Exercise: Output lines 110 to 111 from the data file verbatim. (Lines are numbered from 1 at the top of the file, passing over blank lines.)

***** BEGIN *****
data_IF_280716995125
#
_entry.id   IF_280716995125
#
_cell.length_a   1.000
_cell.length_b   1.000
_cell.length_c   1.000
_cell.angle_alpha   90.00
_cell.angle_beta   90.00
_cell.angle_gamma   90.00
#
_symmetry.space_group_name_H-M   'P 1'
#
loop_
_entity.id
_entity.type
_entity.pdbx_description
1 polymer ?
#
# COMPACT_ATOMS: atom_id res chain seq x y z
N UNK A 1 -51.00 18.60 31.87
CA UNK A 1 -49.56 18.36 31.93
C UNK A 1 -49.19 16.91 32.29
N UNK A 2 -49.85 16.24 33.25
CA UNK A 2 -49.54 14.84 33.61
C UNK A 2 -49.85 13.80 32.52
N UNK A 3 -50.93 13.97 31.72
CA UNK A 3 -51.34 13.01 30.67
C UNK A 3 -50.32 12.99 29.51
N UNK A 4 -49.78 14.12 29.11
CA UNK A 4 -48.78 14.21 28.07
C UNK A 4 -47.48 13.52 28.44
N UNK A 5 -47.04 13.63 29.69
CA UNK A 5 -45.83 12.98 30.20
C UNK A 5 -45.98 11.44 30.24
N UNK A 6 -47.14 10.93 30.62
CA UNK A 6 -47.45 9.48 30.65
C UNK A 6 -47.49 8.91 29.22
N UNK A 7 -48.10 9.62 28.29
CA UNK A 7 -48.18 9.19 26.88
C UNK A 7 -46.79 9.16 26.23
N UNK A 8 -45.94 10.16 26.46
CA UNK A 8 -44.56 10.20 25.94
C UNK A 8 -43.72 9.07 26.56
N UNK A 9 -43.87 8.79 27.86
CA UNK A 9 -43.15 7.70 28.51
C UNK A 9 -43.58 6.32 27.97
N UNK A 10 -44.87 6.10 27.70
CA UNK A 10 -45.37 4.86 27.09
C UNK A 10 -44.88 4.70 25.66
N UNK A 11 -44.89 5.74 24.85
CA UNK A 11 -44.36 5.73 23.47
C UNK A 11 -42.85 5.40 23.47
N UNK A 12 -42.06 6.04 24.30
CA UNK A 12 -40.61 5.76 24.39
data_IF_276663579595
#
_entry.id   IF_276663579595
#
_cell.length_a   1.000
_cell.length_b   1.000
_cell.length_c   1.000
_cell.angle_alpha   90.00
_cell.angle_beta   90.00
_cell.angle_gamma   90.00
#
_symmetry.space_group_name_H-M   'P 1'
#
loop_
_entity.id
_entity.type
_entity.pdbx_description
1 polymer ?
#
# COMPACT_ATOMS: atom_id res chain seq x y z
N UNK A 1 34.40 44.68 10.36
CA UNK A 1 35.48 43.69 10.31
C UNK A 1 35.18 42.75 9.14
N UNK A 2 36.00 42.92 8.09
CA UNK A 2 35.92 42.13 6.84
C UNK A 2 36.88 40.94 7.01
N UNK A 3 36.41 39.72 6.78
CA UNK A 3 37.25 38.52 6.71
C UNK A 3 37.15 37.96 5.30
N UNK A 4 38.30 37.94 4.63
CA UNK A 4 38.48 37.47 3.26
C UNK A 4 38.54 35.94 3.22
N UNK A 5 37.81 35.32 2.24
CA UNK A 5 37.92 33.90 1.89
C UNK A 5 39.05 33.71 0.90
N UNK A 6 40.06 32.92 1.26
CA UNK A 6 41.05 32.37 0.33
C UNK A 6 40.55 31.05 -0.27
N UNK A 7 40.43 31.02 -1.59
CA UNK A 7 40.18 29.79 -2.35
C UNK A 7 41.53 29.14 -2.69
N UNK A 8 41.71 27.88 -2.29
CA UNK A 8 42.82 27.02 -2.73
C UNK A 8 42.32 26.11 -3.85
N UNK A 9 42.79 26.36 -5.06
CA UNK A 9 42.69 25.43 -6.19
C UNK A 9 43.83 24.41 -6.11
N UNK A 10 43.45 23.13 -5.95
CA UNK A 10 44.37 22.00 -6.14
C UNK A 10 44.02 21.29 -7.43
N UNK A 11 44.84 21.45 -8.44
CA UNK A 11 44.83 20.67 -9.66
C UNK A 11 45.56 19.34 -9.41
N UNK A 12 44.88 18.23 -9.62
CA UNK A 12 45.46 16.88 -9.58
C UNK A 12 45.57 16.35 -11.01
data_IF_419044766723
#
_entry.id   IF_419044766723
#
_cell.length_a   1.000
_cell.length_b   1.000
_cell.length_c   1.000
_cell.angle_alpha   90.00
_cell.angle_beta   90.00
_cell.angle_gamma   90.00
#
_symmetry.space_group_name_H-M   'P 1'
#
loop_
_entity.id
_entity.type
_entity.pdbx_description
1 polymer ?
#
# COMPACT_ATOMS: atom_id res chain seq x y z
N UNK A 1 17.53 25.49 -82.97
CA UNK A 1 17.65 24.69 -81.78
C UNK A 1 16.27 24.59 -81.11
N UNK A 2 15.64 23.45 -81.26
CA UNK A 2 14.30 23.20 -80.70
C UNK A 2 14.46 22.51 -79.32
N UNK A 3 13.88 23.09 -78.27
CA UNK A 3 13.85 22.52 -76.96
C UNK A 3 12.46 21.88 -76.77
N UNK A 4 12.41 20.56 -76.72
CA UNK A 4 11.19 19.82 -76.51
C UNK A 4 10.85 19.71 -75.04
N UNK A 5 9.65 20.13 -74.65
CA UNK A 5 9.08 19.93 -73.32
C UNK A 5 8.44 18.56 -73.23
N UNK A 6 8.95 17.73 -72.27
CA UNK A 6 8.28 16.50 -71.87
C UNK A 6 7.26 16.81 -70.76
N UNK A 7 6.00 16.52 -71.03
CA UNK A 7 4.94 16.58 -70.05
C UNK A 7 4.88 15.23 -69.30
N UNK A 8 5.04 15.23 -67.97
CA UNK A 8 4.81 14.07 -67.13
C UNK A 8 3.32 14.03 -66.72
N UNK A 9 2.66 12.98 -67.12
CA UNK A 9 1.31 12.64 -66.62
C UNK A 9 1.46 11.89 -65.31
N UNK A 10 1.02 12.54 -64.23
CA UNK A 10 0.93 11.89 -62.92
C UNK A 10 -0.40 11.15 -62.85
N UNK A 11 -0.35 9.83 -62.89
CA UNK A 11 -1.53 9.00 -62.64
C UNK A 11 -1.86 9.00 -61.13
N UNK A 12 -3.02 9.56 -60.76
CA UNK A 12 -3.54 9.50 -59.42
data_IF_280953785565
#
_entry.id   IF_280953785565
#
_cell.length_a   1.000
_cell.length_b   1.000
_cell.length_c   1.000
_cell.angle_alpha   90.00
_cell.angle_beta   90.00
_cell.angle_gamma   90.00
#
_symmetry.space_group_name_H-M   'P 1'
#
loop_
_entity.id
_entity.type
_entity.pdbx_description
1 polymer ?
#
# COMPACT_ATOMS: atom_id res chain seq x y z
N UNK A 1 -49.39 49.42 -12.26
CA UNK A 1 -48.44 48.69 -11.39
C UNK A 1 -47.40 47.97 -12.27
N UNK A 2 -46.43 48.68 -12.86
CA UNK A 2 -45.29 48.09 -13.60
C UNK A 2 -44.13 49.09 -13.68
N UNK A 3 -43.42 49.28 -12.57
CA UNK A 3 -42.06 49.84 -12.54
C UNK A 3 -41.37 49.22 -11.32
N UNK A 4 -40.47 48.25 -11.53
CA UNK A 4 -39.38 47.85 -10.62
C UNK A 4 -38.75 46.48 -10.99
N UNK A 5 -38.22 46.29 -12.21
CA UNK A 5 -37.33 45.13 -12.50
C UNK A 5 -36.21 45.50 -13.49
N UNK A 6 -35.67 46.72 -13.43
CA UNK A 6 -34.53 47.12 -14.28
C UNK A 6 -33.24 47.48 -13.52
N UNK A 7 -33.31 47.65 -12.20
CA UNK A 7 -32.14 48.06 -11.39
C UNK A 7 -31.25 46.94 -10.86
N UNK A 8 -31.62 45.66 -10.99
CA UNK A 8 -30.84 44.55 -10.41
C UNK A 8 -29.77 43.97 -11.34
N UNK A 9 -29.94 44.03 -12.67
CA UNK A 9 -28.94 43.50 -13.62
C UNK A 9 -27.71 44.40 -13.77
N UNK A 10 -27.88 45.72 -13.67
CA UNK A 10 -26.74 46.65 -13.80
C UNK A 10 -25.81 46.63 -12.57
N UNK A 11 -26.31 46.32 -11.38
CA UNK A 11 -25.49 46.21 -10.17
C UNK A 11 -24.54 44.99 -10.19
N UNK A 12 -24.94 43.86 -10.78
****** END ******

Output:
CA UNK A 12 45.46 16.88 -9.58
C UNK A 12 45.57 16.35 -11.01